By Kevin Werner, News Staff
There will be tougher rules for Hamilton employees who are handling cash transactions after city staff discovered early this summer a $1 million fraud that had taken place over a nine-year period.
Members of the audit, finance and administration committee agreed at its Sept. 9 meeting to a series of staff recommendations to improve the control of cash handing within city departments.
“I’m very pleased (with the recommendations),” said Stoney Creek councillor Brad Clark, a member of the committee. “It has been a long-time coming.”
The recommendations include securing money at all times; employees who handle cash should be bonded; the same person responsible for cash collections should not have any duties involving the issuing invoices, or other transactions; develop a proper refund policy with supporting documentation; and issue receipts in all instances.
The guidelines are to be established across all city departments, and should be in place by the end of the year. A report to the committee reviewing the new guidelines will be provided by the end of March 2014. The committee had asked staff to prepare tougher rules for cash handling by all employees last July.
The recommendations will be voted upon at the Sept. 11 council meeting.
An employee was fired in June after a city review of cash handling discovered an alleged fraud of about $1 million. City staff said the loss of money had taken over a period of about nine years. City officials have not confirmed the employee involved.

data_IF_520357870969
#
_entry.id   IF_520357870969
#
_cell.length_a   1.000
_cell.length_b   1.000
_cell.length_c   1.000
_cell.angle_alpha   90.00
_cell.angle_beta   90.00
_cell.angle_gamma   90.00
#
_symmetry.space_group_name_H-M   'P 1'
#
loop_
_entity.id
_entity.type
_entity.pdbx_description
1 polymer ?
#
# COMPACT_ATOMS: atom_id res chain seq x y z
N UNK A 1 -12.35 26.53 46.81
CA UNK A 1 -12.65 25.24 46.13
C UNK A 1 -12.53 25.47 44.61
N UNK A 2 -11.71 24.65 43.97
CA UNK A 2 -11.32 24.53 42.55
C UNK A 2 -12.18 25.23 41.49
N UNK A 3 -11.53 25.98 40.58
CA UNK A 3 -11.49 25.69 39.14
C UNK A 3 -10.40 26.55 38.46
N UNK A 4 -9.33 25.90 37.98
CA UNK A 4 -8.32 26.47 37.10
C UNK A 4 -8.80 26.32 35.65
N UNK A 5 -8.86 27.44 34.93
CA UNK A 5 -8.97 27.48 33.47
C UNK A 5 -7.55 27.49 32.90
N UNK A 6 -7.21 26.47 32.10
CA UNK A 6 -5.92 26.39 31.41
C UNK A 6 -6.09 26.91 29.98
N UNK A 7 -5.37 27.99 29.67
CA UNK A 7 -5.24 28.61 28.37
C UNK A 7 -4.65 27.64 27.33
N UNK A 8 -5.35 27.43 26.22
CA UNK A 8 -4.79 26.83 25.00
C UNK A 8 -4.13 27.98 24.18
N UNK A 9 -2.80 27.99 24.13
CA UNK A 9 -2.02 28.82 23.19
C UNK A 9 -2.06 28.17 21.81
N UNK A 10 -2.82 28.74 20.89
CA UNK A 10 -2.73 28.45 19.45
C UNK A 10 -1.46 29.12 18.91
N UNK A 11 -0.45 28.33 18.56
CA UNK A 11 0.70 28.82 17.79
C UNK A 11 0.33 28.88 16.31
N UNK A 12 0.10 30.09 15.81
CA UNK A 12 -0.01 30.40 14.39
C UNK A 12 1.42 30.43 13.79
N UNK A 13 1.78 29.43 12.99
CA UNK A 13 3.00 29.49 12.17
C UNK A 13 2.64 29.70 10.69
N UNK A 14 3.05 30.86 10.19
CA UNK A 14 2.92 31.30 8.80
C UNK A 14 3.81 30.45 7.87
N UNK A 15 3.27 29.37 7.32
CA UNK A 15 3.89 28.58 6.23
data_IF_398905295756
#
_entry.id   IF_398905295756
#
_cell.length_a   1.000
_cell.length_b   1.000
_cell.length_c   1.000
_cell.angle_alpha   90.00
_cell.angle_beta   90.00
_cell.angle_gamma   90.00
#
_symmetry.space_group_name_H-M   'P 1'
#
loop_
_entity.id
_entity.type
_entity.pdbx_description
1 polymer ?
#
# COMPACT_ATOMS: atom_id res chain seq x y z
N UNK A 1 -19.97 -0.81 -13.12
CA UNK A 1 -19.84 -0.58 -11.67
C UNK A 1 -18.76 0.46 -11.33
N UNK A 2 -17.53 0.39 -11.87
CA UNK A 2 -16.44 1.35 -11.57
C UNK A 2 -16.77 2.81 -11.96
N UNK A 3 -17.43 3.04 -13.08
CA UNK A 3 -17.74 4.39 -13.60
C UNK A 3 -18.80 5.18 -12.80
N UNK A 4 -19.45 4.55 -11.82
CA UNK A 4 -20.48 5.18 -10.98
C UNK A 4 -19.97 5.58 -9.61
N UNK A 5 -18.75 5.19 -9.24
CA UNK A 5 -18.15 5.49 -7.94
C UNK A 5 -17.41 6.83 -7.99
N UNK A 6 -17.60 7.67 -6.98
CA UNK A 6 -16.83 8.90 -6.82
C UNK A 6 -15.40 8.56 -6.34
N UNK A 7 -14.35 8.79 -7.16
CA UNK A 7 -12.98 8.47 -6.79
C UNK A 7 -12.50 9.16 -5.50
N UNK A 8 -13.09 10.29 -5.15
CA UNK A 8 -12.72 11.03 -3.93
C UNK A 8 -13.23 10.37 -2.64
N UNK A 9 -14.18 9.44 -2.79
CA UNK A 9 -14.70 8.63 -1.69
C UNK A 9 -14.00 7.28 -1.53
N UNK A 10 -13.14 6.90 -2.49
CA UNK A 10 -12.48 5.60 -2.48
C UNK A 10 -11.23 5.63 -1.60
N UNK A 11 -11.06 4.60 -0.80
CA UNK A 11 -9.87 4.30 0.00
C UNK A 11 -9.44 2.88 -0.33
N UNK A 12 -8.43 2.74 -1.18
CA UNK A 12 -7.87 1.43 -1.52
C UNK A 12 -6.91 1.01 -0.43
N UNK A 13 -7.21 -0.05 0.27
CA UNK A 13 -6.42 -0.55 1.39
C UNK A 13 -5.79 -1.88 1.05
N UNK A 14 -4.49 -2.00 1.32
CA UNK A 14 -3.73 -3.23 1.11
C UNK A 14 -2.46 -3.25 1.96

But he has been identified as Michael Hawrylyshn, an accounts receivable co-ordinator.
The Hamilton Police Service, which city officials had called in to investigate the incident, remains on-going.
Mike Zegarac, the acting general manager of corporate finance, said the incident relates to transactions between the city and its service providers. One of the departments affected includes the Hamilton Farmers’ Market, and the collection of rent money from market vendors.
The city hired its own forensic accountant to review the implications of the incident. Zegarac said the consultant has reviewed the city’s new cash handling recommendations.
“This starts a process,” said Dundas councillor Russ Powers, a member of the committee. “All of us have expressed concerns. There was a commonality of legitimate concerns about cash handling. It may take a little time to implement (the recommendations).”